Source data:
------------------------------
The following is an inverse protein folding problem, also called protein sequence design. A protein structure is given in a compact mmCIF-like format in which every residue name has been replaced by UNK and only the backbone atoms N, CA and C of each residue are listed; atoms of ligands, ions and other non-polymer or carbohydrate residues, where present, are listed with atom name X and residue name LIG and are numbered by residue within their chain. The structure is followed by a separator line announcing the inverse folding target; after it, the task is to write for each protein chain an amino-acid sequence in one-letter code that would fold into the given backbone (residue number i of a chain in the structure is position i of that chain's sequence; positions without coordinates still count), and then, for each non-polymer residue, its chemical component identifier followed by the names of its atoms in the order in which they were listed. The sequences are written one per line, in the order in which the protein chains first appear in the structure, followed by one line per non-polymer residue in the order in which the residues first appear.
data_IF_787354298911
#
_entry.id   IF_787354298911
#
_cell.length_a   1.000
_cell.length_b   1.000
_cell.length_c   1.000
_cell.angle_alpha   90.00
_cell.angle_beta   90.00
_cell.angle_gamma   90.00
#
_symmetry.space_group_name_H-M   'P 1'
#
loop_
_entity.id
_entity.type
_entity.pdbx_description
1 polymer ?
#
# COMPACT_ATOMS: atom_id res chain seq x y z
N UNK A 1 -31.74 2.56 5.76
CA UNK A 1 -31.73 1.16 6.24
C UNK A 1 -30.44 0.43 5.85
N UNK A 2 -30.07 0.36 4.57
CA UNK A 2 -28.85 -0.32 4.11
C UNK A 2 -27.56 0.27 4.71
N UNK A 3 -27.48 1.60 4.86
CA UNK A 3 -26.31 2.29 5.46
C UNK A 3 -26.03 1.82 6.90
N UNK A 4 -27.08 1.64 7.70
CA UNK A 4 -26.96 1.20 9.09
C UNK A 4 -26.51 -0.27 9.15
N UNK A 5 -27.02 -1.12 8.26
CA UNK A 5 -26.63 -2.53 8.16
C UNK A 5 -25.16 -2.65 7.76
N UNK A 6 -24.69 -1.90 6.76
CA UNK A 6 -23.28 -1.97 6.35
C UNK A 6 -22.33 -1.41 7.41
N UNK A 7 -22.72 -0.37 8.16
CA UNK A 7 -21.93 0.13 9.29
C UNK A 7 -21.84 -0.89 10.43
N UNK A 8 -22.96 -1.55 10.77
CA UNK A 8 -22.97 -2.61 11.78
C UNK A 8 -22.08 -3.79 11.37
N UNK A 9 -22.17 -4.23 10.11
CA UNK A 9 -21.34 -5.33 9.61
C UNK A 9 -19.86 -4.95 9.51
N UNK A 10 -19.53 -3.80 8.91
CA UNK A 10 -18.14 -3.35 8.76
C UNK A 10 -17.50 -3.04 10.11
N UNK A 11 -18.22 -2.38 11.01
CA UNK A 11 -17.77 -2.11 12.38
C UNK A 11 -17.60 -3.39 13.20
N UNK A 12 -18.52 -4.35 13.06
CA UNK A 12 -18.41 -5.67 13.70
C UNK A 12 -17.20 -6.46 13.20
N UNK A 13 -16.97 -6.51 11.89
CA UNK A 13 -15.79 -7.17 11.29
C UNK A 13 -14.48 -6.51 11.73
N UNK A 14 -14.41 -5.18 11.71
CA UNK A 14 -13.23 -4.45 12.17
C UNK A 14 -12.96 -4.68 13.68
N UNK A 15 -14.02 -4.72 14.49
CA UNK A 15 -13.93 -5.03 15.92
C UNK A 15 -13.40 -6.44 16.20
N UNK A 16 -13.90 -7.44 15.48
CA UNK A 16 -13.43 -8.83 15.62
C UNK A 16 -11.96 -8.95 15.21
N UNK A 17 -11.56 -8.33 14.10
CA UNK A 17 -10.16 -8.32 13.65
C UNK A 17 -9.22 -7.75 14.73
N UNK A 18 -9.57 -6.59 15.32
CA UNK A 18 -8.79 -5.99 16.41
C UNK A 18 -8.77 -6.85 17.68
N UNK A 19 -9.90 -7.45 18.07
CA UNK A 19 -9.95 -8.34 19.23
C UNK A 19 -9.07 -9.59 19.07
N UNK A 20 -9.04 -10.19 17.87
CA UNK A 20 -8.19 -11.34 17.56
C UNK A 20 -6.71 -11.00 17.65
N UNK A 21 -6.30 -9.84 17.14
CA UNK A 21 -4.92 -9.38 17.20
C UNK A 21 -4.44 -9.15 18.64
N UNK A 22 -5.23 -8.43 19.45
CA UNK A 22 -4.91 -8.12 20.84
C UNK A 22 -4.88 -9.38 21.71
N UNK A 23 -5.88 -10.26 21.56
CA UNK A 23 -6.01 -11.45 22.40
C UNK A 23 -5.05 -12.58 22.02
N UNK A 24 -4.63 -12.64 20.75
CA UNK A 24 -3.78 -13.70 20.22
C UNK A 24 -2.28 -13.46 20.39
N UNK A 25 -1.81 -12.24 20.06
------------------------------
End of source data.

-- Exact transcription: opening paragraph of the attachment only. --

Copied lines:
The following is an inverse protein folding problem, also called protein sequence design. A protein structure is given in a compact mmCIF-like format in which every residue name has been replaced by UNK and only the backbone atoms N, CA and C of each residue are listed; atoms of ligands, ions and other non-polymer or carbohydrate residues, where present, are listed with atom name X and residue name LIG and are numbered by residue within their chain. The structure is followed by a separator line announcing the inverse folding target; after it, the task is to write for each protein chain an amino-acid sequence in one-letter code that would fold into the given backbone (residue number i of a chain in the structure is position i of that chain's sequence; positions without coordinates still count), and then, for each non-polymer residue, its chemical component identifier followed by the names of its atoms in the order in which they were listed. The sequences are written one per line, in the order in which the protein chains first appear in the structure, followed by one line per non-polymer residue in the order in which the residues first appear.